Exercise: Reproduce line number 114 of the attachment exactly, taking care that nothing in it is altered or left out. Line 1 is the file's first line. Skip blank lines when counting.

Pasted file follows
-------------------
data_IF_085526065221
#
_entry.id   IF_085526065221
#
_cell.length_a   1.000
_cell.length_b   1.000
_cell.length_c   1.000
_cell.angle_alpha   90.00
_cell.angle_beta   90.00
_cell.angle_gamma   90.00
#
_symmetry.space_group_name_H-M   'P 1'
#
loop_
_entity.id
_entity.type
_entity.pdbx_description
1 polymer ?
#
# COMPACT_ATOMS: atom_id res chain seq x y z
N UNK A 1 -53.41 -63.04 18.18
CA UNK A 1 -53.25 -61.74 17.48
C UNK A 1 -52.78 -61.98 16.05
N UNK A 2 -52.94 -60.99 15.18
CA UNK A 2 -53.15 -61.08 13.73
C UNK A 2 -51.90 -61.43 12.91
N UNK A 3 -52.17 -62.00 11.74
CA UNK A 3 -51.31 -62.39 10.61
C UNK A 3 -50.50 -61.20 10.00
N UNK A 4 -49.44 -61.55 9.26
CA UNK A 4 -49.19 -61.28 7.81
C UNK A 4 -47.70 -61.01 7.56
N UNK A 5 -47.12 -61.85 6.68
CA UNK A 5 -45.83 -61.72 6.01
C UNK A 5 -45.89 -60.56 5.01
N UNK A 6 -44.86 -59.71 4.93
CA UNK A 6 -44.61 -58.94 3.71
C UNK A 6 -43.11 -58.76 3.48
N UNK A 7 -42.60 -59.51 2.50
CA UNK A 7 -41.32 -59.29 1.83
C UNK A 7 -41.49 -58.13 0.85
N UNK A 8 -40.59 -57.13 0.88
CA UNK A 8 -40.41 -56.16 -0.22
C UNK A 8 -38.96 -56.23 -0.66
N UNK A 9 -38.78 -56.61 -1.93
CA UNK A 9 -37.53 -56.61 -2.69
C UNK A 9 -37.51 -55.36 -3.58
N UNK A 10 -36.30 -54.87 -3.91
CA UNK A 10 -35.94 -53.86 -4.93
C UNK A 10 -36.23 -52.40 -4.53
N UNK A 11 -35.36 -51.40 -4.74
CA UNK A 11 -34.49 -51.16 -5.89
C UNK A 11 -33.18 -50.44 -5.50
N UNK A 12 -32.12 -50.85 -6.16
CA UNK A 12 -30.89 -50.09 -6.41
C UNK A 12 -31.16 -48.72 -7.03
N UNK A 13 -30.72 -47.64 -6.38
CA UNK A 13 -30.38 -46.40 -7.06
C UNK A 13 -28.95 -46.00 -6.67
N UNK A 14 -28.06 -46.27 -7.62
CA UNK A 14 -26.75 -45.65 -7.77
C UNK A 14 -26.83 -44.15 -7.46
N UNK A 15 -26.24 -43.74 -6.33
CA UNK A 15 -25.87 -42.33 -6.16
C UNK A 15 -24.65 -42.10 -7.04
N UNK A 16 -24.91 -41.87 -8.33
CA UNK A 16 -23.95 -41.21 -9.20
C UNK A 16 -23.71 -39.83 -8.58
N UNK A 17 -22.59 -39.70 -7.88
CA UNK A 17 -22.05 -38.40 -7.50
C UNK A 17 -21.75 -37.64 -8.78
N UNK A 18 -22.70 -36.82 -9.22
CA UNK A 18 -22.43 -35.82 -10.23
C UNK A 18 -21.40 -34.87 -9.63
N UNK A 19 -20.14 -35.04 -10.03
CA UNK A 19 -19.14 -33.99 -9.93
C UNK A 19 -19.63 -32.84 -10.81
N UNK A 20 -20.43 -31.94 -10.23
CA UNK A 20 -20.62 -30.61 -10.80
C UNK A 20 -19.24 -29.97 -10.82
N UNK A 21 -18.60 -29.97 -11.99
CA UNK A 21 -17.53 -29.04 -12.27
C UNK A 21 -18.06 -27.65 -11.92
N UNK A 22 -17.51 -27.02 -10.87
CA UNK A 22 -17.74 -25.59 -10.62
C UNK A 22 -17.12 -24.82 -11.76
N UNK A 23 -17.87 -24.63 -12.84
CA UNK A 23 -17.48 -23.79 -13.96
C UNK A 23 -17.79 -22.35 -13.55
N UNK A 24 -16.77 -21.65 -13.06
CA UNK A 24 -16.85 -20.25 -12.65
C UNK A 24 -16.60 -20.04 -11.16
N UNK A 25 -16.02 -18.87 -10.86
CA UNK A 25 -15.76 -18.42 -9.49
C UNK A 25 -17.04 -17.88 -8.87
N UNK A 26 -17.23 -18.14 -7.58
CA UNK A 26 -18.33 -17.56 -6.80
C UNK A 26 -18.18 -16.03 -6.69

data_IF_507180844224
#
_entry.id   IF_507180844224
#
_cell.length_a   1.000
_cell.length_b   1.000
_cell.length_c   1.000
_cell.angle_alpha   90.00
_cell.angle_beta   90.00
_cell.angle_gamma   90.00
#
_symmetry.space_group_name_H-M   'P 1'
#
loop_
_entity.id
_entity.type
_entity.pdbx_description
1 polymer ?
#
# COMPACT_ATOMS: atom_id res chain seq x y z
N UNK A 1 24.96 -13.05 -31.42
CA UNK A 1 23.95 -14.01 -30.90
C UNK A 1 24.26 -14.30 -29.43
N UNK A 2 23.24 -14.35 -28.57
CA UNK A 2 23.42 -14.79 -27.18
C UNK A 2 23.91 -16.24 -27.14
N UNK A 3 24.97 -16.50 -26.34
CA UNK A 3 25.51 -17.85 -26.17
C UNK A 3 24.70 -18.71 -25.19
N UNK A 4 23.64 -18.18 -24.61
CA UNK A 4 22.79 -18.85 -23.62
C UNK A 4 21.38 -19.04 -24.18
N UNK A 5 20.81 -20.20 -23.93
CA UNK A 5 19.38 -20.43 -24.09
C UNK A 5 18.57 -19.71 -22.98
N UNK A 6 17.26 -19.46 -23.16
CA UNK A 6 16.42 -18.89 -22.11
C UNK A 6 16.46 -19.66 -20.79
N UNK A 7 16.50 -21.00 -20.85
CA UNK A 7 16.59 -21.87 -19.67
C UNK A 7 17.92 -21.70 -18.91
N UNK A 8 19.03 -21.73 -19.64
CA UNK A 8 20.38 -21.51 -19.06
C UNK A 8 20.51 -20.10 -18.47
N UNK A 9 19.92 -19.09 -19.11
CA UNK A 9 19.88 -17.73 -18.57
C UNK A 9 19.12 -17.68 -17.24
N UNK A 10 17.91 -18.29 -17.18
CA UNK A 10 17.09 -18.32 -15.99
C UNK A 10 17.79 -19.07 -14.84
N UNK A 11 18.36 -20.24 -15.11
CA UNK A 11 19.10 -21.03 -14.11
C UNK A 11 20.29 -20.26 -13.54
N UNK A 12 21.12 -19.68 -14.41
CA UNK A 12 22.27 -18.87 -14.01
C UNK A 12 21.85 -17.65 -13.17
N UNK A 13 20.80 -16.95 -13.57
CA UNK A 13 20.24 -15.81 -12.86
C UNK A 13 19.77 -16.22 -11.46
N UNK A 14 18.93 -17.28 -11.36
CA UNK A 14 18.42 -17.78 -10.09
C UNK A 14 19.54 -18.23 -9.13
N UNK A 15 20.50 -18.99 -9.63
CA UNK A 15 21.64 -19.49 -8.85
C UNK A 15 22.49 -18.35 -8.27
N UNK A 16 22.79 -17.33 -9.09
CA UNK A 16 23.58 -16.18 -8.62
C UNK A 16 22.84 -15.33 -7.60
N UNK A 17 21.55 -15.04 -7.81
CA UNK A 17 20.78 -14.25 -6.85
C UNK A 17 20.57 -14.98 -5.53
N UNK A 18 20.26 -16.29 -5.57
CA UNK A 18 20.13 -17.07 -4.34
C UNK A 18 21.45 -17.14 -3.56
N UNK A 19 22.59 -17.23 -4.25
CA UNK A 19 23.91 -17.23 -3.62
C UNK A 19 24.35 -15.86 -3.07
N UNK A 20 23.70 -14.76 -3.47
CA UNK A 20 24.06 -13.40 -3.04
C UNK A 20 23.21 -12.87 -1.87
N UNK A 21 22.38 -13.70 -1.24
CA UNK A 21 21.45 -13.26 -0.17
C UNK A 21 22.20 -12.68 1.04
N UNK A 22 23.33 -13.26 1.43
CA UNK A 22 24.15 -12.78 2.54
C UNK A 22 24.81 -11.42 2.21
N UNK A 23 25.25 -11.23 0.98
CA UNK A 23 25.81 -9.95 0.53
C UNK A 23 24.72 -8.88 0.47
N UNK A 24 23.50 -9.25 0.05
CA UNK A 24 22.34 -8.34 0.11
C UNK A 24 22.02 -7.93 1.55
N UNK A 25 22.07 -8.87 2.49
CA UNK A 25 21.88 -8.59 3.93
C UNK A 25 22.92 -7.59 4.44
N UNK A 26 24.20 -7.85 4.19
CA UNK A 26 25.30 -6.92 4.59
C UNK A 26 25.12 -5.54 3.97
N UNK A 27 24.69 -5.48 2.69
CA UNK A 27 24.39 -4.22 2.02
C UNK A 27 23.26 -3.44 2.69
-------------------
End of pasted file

_entity.type